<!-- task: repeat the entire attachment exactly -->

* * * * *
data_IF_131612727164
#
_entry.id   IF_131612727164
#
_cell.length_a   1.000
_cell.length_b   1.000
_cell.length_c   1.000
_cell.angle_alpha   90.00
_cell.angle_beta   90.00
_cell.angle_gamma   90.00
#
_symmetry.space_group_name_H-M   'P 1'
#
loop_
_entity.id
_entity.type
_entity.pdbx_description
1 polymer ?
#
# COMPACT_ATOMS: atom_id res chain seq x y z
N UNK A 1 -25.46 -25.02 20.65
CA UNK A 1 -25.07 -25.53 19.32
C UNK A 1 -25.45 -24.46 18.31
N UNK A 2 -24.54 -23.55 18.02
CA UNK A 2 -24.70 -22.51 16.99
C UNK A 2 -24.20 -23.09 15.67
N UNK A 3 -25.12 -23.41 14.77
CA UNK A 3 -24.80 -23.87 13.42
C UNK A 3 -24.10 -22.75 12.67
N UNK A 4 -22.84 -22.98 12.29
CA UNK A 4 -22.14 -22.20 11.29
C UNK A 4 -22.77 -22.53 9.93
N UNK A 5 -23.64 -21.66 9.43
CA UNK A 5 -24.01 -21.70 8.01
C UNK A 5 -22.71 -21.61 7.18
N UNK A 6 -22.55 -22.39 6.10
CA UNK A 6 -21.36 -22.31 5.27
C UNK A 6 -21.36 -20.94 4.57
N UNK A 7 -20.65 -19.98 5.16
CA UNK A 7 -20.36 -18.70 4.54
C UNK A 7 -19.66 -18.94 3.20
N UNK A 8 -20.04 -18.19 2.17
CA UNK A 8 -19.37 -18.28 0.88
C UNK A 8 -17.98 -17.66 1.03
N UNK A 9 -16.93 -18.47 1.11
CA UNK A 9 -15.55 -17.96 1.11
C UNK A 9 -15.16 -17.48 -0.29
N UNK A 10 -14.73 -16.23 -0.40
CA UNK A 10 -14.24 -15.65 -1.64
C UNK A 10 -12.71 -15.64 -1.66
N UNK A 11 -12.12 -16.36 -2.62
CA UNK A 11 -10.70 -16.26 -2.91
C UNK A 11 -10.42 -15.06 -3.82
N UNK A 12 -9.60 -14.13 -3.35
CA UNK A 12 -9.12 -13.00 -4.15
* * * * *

data_IF_131612727164
#
_entry.id   IF_131612727164
#
_cell.length_a   1.000
_cell.length_b   1.000
_cell.length_c   1.000
_cell.angle_alpha   90.00
_cell.angle_beta   90.00
_cell.angle_gamma   90.00
#
_symmetry.space_group_name_H-M   'P 1'
#
loop_
_entity.id
_entity.type
_entity.pdbx_description
1 polymer ?
#
# COMPACT_ATOMS: atom_id res chain seq x y z
N UNK A 1 -25.46 -25.02 20.65
CA UNK A 1 -25.07 -25.53 19.32
C UNK A 1 -25.45 -24.46 18.31
N UNK A 2 -24.54 -23.55 18.02
CA UNK A 2 -24.70 -22.51 16.99
C UNK A 2 -24.20 -23.09 15.67
N UNK A 3 -25.12 -23.41 14.77
CA UNK A 3 -24.80 -23.87 13.42
C UNK A 3 -24.10 -22.75 12.67
N UNK A 4 -22.84 -22.98 12.29
CA UNK A 4 -22.14 -22.20 11.29
C UNK A 4 -22.77 -22.53 9.93
N UNK A 5 -23.64 -21.66 9.43
CA UNK A 5 -24.01 -21.70 8.01
C UNK A 5 -22.71 -21.61 7.18
N UNK A 6 -22.55 -22.39 6.10
CA UNK A 6 -21.36 -22.31 5.27
C UNK A 6 -21.36 -20.94 4.57
N UNK A 7 -20.65 -19.98 5.16
CA UNK A 7 -20.36 -18.70 4.54
C UNK A 7 -19.66 -18.94 3.20
N UNK A 8 -20.04 -18.19 2.17
CA UNK A 8 -19.37 -18.28 0.88
C UNK A 8 -17.98 -17.66 1.03
N UNK A 9 -16.93 -18.47 1.11
CA UNK A 9 -15.55 -17.96 1.11
C UNK A 9 -15.16 -17.48 -0.29
N UNK A 10 -14.73 -16.23 -0.40
CA UNK A 10 -14.24 -15.65 -1.64
C UNK A 10 -12.71 -15.64 -1.66
N UNK A 11 -12.12 -16.36 -2.62
CA UNK A 11 -10.70 -16.26 -2.91
C UNK A 11 -10.42 -15.06 -3.82
N UNK A 12 -9.60 -14.13 -3.35
CA UNK A 12 -9.12 -13.00 -4.15